Durham primary teacher David Field describes how he is trying to set his children on a path that may make them the historians of the twenty-first century.
Volume 49 Issue 12 December 1999
The Royal Observatory launches a new all-encompassing exhibition on the history of time.
Andrew Pettegree re-reads Geoffrey Elton’s classic text and considers how the subject has developed in nearly four decades since it was written.
C.R.J. Currie celebrates the Victoria County History - a monument to the past that is looking forward confidently to the future.
Newfoundland celebrates fifty years as Canada's tenth province and remembers the Vikings arriving a thousand years earlier.
Angus Mitchell reflects on the grim reality underlying Joseph Conrad's novel, and the fight against slavery it inspired.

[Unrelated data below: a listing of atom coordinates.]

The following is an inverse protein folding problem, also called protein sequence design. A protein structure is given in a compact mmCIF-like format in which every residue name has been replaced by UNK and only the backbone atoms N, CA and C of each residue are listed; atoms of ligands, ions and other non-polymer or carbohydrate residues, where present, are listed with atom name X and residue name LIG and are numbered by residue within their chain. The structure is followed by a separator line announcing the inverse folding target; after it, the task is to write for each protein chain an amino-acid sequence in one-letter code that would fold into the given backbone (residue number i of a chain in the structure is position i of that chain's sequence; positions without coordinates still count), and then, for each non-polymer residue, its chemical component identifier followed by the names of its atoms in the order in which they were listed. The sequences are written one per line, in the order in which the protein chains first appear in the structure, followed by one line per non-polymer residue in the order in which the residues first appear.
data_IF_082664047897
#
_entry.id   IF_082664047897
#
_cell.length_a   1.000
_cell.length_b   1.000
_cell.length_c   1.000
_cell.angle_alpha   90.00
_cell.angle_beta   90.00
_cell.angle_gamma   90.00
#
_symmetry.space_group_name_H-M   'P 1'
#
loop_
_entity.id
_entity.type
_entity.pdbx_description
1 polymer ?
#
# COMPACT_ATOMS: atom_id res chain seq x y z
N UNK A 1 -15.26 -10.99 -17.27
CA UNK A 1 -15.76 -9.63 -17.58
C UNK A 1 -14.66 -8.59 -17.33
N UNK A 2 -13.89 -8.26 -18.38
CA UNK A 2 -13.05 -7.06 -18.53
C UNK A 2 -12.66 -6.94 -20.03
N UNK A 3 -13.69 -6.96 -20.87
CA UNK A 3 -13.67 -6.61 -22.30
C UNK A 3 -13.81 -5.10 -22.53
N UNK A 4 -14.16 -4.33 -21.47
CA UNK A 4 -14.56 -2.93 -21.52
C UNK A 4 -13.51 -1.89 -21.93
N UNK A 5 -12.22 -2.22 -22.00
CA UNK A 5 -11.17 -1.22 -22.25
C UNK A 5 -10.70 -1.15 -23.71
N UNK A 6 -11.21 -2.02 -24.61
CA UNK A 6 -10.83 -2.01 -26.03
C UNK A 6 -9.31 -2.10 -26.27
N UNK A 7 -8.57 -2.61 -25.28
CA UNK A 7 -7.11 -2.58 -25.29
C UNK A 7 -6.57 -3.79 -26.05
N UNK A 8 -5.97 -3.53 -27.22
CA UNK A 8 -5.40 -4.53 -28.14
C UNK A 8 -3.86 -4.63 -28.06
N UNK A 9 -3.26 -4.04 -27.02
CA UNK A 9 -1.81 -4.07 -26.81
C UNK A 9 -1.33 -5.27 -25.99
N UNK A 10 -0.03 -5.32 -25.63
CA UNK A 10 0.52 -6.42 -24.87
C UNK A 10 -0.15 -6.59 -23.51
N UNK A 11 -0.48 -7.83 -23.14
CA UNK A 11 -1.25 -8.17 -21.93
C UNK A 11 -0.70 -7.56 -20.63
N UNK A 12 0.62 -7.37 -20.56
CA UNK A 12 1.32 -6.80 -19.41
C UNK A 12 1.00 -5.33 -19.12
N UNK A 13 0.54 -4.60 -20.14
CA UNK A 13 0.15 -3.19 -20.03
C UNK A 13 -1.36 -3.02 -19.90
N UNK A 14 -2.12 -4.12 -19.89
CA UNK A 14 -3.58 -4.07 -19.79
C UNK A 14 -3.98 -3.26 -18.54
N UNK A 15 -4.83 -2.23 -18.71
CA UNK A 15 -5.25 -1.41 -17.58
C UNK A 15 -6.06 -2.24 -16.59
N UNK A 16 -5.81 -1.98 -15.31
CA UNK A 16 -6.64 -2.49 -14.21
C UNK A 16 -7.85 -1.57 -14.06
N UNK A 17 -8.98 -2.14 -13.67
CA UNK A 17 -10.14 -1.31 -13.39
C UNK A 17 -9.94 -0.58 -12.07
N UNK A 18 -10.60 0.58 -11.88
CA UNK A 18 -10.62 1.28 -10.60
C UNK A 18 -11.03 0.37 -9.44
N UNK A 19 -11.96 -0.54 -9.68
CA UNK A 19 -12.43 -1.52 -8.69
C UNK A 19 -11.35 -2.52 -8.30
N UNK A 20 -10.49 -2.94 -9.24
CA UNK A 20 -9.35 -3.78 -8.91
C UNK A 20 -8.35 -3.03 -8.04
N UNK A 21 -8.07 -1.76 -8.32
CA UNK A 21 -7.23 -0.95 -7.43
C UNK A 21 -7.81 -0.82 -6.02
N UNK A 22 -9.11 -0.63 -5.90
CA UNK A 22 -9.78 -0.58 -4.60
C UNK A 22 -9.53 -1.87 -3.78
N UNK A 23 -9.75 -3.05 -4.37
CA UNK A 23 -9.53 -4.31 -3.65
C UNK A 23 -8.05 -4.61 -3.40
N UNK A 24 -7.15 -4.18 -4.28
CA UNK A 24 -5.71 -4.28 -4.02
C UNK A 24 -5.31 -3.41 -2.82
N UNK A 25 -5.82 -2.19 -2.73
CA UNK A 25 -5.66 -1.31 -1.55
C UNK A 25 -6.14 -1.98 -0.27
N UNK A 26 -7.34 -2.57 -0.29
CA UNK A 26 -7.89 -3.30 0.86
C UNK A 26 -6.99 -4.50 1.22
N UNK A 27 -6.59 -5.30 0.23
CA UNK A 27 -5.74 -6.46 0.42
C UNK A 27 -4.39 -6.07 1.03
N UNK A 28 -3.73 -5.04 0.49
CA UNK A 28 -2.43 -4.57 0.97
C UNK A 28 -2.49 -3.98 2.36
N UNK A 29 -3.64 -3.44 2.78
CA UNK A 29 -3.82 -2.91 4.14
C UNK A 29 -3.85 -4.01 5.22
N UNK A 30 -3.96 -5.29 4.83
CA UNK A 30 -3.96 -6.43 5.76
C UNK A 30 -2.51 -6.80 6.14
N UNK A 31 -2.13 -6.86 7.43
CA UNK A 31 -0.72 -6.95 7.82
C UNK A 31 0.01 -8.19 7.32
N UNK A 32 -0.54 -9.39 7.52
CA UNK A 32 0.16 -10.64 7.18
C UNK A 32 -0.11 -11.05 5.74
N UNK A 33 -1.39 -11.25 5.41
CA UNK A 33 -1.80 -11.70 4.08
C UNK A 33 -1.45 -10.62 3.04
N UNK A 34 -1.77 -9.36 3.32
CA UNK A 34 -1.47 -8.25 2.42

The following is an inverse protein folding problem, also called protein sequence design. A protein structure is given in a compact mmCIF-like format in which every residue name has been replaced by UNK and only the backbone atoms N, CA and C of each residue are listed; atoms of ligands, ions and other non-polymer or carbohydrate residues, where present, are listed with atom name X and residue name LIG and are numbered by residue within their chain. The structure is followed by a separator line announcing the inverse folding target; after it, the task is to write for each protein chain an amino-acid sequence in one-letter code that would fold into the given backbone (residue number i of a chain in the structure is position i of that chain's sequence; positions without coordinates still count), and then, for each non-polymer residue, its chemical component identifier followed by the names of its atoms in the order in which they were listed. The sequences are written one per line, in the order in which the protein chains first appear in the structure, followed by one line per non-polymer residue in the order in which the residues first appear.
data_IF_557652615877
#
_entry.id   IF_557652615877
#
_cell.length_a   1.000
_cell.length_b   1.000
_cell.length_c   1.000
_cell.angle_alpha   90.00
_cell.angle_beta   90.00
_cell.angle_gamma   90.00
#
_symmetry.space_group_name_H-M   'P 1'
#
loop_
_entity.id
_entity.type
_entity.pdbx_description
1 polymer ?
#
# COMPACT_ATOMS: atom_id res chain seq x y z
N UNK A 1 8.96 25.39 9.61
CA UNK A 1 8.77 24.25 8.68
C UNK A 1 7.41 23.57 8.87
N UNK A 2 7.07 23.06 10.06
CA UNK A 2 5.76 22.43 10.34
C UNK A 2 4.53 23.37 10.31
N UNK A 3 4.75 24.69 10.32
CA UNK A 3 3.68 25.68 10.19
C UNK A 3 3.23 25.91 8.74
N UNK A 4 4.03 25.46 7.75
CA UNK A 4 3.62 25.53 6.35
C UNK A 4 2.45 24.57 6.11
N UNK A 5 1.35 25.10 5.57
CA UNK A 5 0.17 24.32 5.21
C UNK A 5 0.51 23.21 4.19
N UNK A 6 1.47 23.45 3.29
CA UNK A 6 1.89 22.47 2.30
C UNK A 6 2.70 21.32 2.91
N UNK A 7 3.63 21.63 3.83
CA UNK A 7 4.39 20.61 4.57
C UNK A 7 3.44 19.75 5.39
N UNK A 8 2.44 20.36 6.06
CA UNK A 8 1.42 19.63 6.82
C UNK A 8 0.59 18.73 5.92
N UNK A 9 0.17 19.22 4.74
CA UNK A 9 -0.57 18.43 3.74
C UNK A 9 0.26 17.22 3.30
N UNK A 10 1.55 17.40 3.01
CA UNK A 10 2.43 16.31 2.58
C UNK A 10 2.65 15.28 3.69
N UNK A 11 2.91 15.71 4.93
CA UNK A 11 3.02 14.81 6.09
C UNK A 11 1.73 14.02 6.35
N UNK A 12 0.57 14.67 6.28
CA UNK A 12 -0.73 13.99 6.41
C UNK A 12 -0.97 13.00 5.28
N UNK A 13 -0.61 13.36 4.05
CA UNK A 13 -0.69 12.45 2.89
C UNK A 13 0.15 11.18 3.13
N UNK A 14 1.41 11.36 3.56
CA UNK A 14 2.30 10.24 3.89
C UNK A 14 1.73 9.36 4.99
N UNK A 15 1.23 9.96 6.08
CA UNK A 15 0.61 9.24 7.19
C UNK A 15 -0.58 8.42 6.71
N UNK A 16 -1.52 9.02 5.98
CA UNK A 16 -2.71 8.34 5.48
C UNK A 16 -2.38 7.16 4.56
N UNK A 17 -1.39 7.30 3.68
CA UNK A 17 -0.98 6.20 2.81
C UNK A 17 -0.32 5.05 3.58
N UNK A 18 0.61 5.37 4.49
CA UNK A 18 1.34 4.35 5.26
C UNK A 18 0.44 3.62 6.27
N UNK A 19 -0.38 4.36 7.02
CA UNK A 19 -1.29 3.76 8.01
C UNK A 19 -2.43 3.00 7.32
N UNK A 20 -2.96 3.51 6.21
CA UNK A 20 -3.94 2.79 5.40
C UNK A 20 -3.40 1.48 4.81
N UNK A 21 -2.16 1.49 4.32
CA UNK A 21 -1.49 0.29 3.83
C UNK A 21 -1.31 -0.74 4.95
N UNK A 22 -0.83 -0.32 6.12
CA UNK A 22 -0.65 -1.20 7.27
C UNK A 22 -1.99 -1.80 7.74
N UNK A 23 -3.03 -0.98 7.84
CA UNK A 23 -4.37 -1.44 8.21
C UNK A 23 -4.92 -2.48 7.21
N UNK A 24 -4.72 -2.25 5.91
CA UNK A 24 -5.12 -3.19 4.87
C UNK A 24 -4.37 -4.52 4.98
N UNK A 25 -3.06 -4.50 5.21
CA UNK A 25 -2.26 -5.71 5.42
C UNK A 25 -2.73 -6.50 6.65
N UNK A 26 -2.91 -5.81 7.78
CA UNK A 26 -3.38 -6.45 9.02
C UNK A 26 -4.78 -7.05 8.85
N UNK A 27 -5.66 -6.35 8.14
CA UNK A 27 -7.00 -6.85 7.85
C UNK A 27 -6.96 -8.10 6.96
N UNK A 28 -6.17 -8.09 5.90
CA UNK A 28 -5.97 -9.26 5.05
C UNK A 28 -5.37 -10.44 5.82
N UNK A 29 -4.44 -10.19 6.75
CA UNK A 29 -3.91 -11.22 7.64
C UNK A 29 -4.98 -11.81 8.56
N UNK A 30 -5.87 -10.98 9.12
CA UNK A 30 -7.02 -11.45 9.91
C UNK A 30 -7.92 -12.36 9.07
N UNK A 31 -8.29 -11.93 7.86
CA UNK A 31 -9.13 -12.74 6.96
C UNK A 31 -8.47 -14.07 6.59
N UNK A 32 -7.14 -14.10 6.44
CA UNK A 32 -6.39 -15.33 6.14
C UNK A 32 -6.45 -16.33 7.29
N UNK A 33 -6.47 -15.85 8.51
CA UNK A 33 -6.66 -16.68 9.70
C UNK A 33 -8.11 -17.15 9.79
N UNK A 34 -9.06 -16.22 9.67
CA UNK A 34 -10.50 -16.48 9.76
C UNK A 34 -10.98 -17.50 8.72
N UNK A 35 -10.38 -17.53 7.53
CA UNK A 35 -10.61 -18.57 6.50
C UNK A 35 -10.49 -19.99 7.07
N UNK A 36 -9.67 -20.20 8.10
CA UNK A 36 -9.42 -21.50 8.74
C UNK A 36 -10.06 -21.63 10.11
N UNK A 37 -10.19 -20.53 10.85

Robert Poole revisits the ‘Calendar Riots’ of 1752 and suggests they are a figment of historians’ imagination.
The warship Implacable was scuttled on December 2nd, 1949.
Suzanne Rickard meets one of the bogeymen of the 19th century and discovers he was not the cold-hearted monster that was often portrayed.
Glen Jeansonne describes the anti--war, anti-liberal and antisemitic Mothers’ Movement that attracted a mass following in the United States in the 1930s and 1940s.